During the first half of the program, Ian Punnett was joined by author Gary Jansen, who discussed how his experiences living in a haunted house caused him to go from a skeptic to a believer. Jansen traced his tale back to childhood, when his family moved into the house in Rockville Center, Long Island. Very early on, he said, the house would "snap, crackle, and pop" with various unexplained sounds including footsteps and whispered names. While his father was dismissive of the ghostly happenings, Jansen's mother eventually told him that she "got an impression" that there was an old woman in the house, walking around the first floor. Despite this revelation from his mother, Jansen remained skeptical to the possibility of spirits both in general and in the house. "I tended more toward the rationalist way of looking at things," he reflected.
However, Jansen's perspective changed dramatically later in his life, after he purchased the home from his mother and moved into the haunted abode with his wife and son. A darker series of events began in March of 2007, he recalled, after his wife had a miscarriage. Following that, the previously subtle ghostly signs became more blatant, frequent, and disturbing. Ultimately, Jansen reached his breaking point after he was at the home alone and the doorbell kept ringing, just as it had when he'd lived there as a child. Seeking answers, he contacted ghostbuster Mary Ann Winkowski, who provided a cold reading of the home and sensed both the old woman his mother had described as well as a man who had recently died. When Jansen investigated further, he found out that this man had died the very same day that Jansen's wife had miscarried. Looking back on how his transition unfolded, Jansen mused, "even though my intellect is saying 'no, no, no' the whole time, there's something else saying 'yes, yes yes, there's something going on here.'"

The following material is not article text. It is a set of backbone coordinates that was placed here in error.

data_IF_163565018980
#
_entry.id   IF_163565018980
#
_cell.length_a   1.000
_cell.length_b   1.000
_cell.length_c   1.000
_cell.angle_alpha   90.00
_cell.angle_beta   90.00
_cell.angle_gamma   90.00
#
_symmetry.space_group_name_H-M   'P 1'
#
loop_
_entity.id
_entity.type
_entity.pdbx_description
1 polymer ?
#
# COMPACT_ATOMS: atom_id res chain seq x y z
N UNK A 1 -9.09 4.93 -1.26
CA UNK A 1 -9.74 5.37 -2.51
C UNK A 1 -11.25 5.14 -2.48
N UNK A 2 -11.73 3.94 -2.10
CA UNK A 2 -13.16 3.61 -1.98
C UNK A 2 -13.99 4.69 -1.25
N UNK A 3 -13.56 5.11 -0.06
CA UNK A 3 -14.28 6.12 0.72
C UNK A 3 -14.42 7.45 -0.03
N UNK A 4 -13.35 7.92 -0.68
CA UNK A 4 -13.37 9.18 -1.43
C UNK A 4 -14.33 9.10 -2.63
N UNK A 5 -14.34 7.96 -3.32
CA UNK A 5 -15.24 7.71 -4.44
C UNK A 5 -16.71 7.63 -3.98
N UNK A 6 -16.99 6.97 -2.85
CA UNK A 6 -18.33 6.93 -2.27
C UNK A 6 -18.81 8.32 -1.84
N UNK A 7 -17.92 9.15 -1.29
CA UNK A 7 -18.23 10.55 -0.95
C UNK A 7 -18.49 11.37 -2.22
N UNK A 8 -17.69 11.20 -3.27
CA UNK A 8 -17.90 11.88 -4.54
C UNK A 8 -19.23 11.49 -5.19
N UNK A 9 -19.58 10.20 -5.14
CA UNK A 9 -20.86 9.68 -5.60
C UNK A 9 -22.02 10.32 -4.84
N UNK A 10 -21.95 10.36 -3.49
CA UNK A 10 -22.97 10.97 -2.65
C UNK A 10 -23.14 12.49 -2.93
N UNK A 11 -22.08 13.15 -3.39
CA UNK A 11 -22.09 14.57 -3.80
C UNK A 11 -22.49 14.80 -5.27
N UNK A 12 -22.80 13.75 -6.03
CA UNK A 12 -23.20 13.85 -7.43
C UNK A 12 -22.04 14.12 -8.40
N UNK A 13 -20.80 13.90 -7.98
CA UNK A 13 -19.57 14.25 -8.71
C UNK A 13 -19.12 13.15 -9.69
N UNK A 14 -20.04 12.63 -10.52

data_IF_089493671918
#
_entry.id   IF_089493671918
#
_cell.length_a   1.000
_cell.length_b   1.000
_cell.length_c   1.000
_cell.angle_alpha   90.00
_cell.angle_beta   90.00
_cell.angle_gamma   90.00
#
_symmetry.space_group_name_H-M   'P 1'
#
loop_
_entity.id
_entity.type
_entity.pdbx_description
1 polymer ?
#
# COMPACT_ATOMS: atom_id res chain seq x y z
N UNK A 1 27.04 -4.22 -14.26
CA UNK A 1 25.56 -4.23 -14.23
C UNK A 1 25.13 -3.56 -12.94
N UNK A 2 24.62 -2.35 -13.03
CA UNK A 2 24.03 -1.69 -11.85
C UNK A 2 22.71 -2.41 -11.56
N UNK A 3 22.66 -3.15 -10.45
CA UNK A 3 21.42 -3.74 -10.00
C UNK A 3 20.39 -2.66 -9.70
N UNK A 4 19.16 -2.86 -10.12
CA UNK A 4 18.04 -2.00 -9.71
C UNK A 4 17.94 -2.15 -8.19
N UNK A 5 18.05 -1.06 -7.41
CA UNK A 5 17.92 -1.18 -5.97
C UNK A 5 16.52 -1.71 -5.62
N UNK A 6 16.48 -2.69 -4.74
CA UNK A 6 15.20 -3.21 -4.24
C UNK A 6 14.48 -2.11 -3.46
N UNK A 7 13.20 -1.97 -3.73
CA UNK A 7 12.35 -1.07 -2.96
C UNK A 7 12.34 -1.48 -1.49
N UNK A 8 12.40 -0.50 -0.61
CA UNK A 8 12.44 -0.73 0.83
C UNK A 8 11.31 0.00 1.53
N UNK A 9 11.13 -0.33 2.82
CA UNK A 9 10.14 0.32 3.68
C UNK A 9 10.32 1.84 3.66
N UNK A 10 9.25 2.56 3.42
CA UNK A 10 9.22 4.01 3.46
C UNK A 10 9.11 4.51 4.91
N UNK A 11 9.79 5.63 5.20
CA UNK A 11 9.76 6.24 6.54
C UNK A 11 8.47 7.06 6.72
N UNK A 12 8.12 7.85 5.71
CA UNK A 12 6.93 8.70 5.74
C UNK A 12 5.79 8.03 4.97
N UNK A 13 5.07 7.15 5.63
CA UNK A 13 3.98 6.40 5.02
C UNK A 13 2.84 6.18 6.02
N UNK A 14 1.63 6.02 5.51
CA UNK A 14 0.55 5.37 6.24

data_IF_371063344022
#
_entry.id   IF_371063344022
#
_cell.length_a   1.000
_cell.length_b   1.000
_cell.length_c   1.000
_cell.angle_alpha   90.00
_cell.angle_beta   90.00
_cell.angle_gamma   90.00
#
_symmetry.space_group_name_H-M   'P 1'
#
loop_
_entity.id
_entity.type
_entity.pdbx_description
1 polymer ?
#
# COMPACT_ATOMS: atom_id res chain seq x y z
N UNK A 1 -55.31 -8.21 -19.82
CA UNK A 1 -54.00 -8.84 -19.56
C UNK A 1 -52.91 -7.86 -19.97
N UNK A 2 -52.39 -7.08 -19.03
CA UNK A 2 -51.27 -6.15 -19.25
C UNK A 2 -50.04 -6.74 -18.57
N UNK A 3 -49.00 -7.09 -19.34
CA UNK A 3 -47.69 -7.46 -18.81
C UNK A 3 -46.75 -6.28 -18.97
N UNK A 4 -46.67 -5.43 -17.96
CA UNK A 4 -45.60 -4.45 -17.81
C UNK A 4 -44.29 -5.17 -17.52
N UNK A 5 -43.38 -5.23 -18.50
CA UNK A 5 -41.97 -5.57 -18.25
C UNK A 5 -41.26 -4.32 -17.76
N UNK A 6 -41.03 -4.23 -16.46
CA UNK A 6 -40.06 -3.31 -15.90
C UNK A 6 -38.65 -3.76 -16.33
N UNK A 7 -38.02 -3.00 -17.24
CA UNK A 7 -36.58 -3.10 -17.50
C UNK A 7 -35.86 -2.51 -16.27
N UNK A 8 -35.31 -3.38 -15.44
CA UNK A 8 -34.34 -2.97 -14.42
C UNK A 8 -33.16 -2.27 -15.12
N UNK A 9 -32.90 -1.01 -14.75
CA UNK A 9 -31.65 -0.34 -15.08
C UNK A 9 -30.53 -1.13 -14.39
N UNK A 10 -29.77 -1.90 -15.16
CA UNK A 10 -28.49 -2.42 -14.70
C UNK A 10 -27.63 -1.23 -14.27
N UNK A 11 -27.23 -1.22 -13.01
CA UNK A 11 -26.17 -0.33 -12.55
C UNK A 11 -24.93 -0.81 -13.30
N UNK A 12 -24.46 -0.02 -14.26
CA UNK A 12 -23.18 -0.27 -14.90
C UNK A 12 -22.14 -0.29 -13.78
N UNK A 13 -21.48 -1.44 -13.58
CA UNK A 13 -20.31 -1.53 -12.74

In the latter half of the show, Dan Gordon and Mickey Bradley talked about the weird and haunted world of baseball. Having spoken to countless professional baseball players, Gordon expressed surprise at how forthcoming the athletes were about sharing their ghost stories with the authors. "We didn't know what to expect," he said, "but, right away, players warmed up and started talking." They observed that these ghost stories are seen as a rite of passage, handed down from grizzled veterans to rookies just breaking into the big leagues. Bradley and Gordon shared tales such as the widespread belief amongst players that the spirits of former New York Yankee greats help will the contemporary team to victories, balls that mysteriously disappear in the outfield ivy at Chicago's Wrigley Field, and ghost stories accrued from years of traveling on road trips. "The same hotels came up over and over, when we talked to players, as places that are said to be haunted," Bradley noted.
One story that the duo recounted was from superstar pitcher Roy Halladay. According to Halladay, he was staying at a hotel in Scranton, Pennsylvania during a stint in the minor leagues and, being exhausted, quickly went to bed. However, he soon "woke up to the sound of water gushing full force from the bathroom faucet." Meanwhile, the TV had been turned on and a "putrid smell had filled the room." Thinking he'd merely not noticed these things before going to sleep, Halladay turned the faucet and television off and went back to bed. As he was starting to doze off again, the lights in the room turned on and the toilet flushed. A spooked Halladay called down to the front desk and promptly switched rooms. "That's the kind of thing that we hear from players all the time," Bradley said, "bizarre stuff happening in their rooms."